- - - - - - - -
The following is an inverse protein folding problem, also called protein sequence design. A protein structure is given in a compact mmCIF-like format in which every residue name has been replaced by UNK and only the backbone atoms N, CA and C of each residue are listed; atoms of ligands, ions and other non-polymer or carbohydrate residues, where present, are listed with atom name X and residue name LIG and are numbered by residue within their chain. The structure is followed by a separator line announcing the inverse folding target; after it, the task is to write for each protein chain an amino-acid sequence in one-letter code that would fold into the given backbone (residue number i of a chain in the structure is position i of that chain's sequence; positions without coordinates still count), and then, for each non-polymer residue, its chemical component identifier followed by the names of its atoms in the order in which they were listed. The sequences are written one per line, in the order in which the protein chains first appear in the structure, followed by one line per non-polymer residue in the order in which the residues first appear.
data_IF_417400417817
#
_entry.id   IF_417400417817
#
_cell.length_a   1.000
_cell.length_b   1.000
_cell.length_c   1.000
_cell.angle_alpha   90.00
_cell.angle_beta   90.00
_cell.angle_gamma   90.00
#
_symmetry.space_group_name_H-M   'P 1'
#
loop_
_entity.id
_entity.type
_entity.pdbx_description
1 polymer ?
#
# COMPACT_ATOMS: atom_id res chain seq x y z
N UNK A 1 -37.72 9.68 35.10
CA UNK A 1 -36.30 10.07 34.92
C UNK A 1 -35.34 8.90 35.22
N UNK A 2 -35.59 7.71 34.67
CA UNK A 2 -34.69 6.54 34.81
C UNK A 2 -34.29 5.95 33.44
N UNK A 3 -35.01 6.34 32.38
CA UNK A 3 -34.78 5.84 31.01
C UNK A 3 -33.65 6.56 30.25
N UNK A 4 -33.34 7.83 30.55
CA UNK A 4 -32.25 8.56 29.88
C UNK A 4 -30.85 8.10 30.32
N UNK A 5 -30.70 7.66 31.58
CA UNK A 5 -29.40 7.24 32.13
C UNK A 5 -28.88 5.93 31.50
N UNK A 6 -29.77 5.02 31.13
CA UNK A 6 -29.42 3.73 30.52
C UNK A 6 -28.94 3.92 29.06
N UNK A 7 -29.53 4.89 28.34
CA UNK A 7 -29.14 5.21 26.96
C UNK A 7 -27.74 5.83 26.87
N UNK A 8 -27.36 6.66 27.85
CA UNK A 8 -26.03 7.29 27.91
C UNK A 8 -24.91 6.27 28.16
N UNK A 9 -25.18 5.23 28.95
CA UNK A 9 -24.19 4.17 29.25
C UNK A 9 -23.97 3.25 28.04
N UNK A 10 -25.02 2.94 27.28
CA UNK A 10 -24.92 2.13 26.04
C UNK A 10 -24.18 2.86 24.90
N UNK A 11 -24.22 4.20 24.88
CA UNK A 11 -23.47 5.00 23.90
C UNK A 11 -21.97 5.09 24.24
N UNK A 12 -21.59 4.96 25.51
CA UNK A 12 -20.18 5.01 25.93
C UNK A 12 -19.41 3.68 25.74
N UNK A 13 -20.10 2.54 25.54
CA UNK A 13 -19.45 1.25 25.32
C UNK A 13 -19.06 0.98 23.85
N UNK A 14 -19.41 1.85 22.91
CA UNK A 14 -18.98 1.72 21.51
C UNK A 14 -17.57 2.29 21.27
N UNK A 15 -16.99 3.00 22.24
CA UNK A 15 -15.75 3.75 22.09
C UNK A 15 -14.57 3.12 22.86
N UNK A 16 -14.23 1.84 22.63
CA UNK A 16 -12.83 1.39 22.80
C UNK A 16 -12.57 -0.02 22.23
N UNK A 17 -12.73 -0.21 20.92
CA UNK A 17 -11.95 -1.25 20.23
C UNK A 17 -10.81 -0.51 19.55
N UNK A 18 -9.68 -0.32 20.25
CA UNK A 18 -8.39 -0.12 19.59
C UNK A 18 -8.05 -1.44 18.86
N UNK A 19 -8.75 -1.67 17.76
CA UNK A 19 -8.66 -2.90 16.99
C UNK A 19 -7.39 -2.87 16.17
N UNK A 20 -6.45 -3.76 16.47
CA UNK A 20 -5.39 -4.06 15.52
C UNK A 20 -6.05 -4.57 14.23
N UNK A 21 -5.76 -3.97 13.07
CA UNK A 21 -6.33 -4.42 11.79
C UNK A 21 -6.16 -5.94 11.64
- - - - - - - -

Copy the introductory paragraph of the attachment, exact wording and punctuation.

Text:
The following is an inverse protein folding problem, also called protein sequence design. A protein structure is given in a compact mmCIF-like format in which every residue name has been replaced by UNK and only the backbone atoms N, CA and C of each residue are listed; atoms of ligands, ions and other non-polymer or carbohydrate residues, where present, are listed with atom name X and residue name LIG and are numbered by residue within their chain. The structure is followed by a separator line announcing the inverse folding target; after it, the task is to write for each protein chain an amino-acid sequence in one-letter code that would fold into the given backbone (residue number i of a chain in the structure is position i of that chain's sequence; positions without coordinates still count), and then, for each non-polymer residue, its chemical component identifier followed by the names of its atoms in the order in which they were listed. The sequences are written one per line, in the order in which the protein chains first appear in the structure, followed by one line per non-polymer residue in the order in which the residues first appear.